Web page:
vertical speed) is the same an equal interval of time on either side of its peak. These concepts are further illustrated by the diagram below for a non-horizontally launched projectile that lands at the same height as which it is launched.0 m/s. Consider a projectile launched with an initial velocity of 50 m/s at an angle of 60 degrees above the horizontal. The vertical speed two seconds before reaching its peak is the same as the vertical speed two seconds after falling from its peak. right Vertical Velocity 19.1 m/s. an analysis of the motion of a projectile demands that the two components of motion are analyzed independent of each other. the vertical velocity is 0 m/s. down 29. down 39. right 73. the velocity vector is entirely horizontal at this point in the trajectory. and as it falls from its peak.1 m/s..8 m/s each second. final vertical velocity. As the projectile rises towards its peak. Perpendicular components of motion are independent of each other. yet the magnitude of the vertical velocity (i. The above diagrams.. right 73. That is. These numerical values were determined by constructing a sketch of the velocity vector with the given direction and then using trigonometric functions to determine the sides of .1 m/s. it is speeding up (0 m/s to 9. These are known as the horizontal and vertical components of the initial velocity. one would use kinematic equations with vertical motion parameters (initial vertical velocity.). Thus. down 19. the important concept depicted in the above diagram is that the horizontal velocity remains constant during the course of the trajectory and the vertical velocity changes by 9.1 m/s. right 73.1 m/s. right 73. right 73.8 m/s. Another vector quantity that can be discussed is the displacement.6 m/s..8 m/s to 19.on the way down. Horizontal Time Velocity 0s 1s 2s 3s 4s 5s 6s 7s 73. right 73. It is for this reason that one of the initial steps of a projectile motion problem is to determine the components of the initial velocity. right 73. horizontal acceleration). it is slowing down (19. Initial Velocity Components It has already been stated and thoroughly discussed that the horizontal and vertical motions of a projectile are independent of each other.8 m/s.6 m/s. the direction of the velocity vector is sometimes considered + on the way up and . For non-horizontally launched projectiles. Such a projectile begins its motion with a horizontal velocity of 25 m/s and a vertical velocity of 43 m/s. being careful not to mix horizontal motion information with vertical motion information. At the peak itself.there is a horizontal velocity that is constant and a vertical velocity that changes by 9. if analyzing the motion to determine the vertical displacement.8 m/s every second. up 9. down the numerical information in both the diagram and the table above further illustrate the two key principles of projectile motion . down 49. Finally.Again. the symmetrical nature of the projectile's motion can be seen in the diagram above: the vertical speed one second before reaching its peak is the same as the vertical speed one second after falling from its peak.1 m/s. The numerical description of the displacement of a projectile is discussed in the next section of Lesson 2. and discussion pertain to how the horizontal and vertical components of the velocity vector change with time during the course of projectile's trajectory. The horizontal velocity of a projectile does not affect how far (or how fast) a projectile falls vertically.e.6 m/s to . tables.2 m/s.6 m/s to 9.8 m/s to 0 m/s).4 m/s. final horizontal velocity.1 m/s.1 m/s. These same two concepts could be depicted by a table illustrating how the x.and ycomponent of the velocity vary with time. up 0 m/s 9. vertical acceleration) and not horizontal motion parameters (initial horizontal velocity.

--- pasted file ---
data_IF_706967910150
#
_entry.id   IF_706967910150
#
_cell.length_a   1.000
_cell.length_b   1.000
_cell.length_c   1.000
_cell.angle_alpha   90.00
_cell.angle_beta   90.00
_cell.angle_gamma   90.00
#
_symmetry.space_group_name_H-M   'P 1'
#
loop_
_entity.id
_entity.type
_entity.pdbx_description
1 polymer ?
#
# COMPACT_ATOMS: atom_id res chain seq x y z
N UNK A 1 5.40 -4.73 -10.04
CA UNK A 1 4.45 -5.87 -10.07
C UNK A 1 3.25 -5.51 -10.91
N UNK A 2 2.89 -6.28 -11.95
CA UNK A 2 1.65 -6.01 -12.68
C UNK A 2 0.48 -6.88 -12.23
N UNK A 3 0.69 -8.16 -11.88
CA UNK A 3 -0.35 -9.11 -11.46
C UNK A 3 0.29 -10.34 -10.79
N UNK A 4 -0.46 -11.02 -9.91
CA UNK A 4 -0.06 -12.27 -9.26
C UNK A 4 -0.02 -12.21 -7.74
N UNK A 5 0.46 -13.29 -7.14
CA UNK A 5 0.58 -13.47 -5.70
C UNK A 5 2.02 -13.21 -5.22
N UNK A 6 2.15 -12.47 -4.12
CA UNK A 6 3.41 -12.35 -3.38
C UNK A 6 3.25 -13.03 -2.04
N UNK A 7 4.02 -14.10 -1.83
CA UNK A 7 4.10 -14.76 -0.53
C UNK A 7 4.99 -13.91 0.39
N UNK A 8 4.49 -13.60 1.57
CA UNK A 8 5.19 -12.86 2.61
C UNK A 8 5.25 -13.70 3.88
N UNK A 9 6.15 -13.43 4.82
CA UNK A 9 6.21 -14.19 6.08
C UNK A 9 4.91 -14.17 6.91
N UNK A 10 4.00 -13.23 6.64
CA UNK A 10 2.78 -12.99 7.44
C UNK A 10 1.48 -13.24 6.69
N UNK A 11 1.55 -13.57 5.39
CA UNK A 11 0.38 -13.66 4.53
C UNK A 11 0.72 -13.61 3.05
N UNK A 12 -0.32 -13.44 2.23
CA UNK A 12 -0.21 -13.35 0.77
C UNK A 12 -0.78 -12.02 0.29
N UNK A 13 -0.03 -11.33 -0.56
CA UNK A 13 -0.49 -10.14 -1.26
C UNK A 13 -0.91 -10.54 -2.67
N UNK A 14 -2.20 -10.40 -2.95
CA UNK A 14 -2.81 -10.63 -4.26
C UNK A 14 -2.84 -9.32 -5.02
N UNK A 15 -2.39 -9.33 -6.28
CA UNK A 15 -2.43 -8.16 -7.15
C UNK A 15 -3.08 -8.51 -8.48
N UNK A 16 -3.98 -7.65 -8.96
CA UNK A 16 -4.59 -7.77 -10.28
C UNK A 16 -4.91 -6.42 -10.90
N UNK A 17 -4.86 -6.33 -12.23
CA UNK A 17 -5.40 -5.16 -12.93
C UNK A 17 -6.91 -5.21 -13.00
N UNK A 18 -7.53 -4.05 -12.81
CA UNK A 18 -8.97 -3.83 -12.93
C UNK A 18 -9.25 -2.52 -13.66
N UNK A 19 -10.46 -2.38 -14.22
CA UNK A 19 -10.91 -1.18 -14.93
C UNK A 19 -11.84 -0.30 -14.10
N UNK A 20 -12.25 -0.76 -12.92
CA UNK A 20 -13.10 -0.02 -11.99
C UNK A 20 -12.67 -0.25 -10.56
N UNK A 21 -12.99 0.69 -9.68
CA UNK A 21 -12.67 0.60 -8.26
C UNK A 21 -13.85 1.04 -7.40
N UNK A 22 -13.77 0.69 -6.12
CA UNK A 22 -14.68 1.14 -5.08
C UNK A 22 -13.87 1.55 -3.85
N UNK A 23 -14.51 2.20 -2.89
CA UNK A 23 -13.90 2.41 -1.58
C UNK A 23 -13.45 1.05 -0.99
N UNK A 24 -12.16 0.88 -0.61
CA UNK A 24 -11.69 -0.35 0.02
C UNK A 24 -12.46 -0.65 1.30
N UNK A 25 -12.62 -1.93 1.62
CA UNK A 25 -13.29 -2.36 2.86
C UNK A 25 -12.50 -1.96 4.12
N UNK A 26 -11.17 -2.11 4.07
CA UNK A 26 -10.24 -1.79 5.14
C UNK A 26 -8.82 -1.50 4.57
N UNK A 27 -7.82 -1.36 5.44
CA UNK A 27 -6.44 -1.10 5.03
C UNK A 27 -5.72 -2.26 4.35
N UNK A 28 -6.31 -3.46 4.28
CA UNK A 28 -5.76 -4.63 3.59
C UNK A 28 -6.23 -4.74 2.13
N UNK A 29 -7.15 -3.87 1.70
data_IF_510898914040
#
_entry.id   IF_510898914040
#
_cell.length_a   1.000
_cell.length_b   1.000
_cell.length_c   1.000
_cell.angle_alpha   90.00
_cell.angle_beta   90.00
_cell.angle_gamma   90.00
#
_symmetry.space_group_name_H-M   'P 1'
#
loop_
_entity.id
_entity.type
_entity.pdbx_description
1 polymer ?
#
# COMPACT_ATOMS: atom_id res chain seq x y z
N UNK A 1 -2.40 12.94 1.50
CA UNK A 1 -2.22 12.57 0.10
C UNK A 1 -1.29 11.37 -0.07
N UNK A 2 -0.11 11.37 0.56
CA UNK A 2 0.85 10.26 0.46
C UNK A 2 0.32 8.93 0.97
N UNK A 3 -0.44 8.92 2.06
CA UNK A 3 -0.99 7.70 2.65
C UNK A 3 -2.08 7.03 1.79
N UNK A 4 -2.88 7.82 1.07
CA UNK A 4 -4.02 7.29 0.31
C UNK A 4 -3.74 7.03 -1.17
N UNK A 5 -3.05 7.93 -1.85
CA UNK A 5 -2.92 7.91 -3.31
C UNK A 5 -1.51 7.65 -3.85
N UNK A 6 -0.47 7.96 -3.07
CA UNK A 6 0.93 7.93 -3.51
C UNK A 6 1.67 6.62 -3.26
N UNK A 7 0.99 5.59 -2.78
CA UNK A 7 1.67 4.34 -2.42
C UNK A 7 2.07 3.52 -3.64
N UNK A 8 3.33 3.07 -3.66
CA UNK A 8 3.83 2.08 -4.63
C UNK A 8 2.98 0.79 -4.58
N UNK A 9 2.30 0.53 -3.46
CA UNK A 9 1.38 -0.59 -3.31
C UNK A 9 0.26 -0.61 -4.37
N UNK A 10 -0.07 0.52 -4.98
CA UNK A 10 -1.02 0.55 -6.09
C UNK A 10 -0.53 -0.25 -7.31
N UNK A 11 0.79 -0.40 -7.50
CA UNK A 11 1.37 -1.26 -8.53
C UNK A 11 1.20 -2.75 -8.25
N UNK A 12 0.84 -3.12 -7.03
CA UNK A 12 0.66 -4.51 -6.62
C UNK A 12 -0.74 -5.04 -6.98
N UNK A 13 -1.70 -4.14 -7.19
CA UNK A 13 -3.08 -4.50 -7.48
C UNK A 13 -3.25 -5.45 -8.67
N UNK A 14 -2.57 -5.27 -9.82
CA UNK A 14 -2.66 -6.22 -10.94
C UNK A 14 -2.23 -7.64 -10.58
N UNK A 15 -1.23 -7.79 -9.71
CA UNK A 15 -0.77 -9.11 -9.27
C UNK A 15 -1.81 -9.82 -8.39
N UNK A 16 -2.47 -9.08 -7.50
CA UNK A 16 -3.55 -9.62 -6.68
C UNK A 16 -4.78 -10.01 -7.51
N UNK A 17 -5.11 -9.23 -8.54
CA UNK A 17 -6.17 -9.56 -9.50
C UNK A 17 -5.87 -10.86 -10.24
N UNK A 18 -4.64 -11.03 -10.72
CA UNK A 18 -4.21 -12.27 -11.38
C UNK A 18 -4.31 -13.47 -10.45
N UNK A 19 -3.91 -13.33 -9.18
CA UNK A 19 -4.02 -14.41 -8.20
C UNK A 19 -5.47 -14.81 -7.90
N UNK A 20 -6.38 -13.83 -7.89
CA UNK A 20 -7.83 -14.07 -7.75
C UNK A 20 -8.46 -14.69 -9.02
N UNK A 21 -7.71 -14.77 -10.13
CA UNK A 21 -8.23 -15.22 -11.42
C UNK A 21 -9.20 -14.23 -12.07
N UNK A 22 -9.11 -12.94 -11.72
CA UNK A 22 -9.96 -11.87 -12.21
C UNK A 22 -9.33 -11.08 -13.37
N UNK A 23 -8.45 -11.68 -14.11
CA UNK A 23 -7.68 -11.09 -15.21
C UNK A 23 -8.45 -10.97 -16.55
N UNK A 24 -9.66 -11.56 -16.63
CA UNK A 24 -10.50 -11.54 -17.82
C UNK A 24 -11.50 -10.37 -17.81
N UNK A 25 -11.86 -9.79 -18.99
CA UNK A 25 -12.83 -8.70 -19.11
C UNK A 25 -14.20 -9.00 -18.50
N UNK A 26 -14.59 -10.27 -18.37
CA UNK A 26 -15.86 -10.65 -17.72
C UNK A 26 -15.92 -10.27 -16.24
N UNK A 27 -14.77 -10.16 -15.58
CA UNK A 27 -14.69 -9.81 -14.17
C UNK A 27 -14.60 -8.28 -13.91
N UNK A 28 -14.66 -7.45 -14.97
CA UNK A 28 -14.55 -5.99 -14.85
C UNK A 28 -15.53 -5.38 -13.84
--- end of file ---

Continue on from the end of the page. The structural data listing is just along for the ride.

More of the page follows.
the initial height of the projectile. and the peak height of the long-jumper. and the height of the projectile when it is at its peak. Upon reaching the peak. Determine the time of flight. The physical principles that must be applied are those discussed previously in Lesson 2. Predictable unknowns include the initial speed of the projectile. we will focus on the first type of problem sometimes referred to as horizontally launched projectile problems. A football is kicked with an initial velocity of 25 m/s at an angle of 45-degrees with the horizontal. A long jumper leaves the ground with an initial velocity of 12 m/s at an angle of 28-degrees above the horizontal. Such predictions are made through the application of physical principles and mathematical formulas to a given set of initial conditions. Combining the two allows one to make predictions concerning the motion of a projectile. and the peak height of the football. the horizontal distance. the projectile falls with a motion that is symmetrical to its path upwards to the peak. the horizontal range. the time of flight. In this part of Lesson 2. In the case of projectiles. and the horizontal distance of the projectile. b. While the general principles are the same for each type of problem.) Horizontally Launched Projectile Problems One of the powers of physics is its ability to use physics principles to make predictions about the final outcome of a moving object. a student of physics can use information about the initial velocity and position of a projectile to predict such things as how much time the projectile is in the air and how far the projectile will go. The sketch is shown at the right and the use of trigonometric functions to determine the magnitudes is shown below. The mathematical formulas that are used are commonly referred to as kinematic equations. Determine the time of flight. (If necessary.the velocity triangle. the horizontal distance. review this method on an earlier page in this unit. Predictable unknowns include the time of flight. Three common kinematic equations that will be used for both type of problems include the following: . Examples of this type of problem are a. the predictive ability of the principles and formulas are most often demonstrated in word story problems known as projectile problems. the approach will vary due to the fact the problems differ in terms of their initial conditions. The two types of problems are: Problem Type 1: A projectile is launched with an initial horizontal velocity from an elevated position and follows a parabolic path to the ground. There are two basic types of projectile problems that we will discuss in this course. The second problem type will be the subject of the next part of Lesson 2. Problem Type 2: A projectile is launched at an angle to the horizontal and rises upwards to a peak while moving horizontally. In a typical physics class.